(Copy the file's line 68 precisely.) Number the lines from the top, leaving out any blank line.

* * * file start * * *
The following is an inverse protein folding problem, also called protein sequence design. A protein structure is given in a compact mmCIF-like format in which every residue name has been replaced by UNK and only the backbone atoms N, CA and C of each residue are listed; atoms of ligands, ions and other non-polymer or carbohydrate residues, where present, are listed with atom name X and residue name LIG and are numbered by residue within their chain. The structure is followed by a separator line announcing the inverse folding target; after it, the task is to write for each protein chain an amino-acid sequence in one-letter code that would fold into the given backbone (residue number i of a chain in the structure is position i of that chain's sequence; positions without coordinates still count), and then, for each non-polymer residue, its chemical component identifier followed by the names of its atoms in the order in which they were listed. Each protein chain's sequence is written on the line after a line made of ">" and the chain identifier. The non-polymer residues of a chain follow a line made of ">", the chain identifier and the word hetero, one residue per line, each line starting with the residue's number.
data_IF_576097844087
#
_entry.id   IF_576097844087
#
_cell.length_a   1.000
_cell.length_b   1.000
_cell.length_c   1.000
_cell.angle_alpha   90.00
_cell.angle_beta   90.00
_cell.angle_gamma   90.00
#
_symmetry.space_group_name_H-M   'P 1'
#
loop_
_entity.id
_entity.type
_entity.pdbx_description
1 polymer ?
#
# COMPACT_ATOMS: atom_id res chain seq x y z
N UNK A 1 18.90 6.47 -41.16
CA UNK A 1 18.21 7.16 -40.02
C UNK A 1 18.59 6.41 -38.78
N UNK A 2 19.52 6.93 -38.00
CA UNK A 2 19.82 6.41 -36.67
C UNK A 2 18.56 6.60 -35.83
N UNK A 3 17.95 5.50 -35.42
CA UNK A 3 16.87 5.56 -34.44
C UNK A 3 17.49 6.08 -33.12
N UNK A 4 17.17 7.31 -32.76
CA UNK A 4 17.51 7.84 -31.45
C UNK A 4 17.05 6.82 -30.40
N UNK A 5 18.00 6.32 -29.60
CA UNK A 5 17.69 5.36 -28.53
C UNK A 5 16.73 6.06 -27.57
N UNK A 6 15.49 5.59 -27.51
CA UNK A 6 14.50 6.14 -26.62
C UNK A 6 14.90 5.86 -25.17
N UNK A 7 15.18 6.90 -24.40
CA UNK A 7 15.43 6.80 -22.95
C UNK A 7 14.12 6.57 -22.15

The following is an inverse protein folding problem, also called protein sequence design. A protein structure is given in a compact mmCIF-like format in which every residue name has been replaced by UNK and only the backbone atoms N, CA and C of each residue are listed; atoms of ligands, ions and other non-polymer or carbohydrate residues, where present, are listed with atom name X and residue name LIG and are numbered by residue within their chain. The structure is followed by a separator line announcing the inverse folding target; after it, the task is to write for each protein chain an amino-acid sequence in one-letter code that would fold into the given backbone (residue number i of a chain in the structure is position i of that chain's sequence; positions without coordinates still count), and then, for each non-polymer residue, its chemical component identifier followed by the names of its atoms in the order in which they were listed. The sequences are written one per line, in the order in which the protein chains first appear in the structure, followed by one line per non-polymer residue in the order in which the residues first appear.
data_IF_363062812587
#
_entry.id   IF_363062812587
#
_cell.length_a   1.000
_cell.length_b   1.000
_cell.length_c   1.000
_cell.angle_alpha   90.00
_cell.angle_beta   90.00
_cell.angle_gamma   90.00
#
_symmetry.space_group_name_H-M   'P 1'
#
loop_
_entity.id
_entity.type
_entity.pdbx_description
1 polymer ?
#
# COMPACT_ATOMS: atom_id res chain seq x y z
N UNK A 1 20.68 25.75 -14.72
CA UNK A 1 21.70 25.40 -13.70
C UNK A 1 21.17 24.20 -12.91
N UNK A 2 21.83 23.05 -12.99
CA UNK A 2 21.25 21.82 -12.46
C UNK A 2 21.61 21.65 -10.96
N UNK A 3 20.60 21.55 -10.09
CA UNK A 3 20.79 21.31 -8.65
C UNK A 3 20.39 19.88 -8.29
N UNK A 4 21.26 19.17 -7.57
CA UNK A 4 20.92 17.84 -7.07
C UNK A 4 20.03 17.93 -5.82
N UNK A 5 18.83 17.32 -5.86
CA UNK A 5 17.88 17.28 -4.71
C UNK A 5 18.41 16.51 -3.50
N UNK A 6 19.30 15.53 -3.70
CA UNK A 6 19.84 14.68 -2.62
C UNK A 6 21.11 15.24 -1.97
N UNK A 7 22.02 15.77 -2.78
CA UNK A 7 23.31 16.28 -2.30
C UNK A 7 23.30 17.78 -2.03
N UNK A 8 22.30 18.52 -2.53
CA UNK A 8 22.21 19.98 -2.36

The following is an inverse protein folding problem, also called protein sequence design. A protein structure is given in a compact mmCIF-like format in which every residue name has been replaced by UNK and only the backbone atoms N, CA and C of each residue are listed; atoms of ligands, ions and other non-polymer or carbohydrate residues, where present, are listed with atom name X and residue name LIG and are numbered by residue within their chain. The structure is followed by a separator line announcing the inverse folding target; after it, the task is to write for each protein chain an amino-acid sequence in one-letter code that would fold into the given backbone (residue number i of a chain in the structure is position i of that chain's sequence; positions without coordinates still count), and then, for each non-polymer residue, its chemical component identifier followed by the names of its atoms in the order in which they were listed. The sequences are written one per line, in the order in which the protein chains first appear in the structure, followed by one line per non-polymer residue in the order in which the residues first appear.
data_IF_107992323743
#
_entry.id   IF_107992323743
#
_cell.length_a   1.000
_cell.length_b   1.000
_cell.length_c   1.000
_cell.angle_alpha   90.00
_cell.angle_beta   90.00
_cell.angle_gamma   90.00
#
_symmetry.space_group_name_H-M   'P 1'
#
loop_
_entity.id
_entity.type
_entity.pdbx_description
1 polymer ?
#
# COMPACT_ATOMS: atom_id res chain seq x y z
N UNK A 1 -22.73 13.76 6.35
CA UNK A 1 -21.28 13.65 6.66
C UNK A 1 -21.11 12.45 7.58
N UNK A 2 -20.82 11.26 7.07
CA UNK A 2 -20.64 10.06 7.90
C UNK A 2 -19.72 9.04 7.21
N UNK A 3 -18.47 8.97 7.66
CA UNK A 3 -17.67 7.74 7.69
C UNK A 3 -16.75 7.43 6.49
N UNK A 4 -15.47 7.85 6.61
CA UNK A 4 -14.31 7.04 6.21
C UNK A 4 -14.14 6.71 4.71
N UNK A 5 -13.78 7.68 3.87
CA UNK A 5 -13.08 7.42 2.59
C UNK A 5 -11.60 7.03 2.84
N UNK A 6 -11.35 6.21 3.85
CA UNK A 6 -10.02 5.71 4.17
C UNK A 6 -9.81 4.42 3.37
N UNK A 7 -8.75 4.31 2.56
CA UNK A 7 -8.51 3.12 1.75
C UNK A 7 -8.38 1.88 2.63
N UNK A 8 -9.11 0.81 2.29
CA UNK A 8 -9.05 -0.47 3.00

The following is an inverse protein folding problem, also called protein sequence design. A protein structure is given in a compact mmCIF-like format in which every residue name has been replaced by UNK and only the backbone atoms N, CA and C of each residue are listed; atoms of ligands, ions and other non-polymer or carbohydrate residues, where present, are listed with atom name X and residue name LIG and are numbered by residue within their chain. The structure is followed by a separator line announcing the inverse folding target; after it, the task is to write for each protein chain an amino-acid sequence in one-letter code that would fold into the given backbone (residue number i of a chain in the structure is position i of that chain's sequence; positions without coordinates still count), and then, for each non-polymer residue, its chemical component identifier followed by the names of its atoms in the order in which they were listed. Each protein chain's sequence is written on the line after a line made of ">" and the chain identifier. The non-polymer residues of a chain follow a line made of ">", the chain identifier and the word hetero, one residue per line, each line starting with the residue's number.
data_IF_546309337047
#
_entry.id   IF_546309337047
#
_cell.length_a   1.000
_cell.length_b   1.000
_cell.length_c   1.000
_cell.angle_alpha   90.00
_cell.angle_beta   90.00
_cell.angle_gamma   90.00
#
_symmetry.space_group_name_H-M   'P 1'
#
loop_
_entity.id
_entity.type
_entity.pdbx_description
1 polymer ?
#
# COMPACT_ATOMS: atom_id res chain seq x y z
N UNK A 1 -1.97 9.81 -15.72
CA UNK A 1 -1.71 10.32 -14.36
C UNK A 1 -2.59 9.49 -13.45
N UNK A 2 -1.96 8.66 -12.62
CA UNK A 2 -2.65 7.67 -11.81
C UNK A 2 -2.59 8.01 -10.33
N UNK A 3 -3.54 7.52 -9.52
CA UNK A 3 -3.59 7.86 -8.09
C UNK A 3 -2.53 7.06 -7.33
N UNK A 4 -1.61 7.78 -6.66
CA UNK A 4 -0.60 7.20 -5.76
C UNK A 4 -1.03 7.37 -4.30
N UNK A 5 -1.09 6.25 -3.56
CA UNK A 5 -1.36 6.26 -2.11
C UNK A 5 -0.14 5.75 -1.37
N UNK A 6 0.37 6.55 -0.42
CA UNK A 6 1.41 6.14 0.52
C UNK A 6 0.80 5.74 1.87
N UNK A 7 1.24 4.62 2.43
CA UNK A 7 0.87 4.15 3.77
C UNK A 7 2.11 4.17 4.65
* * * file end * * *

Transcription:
CA UNK A 2 21.25 21.82 -12.46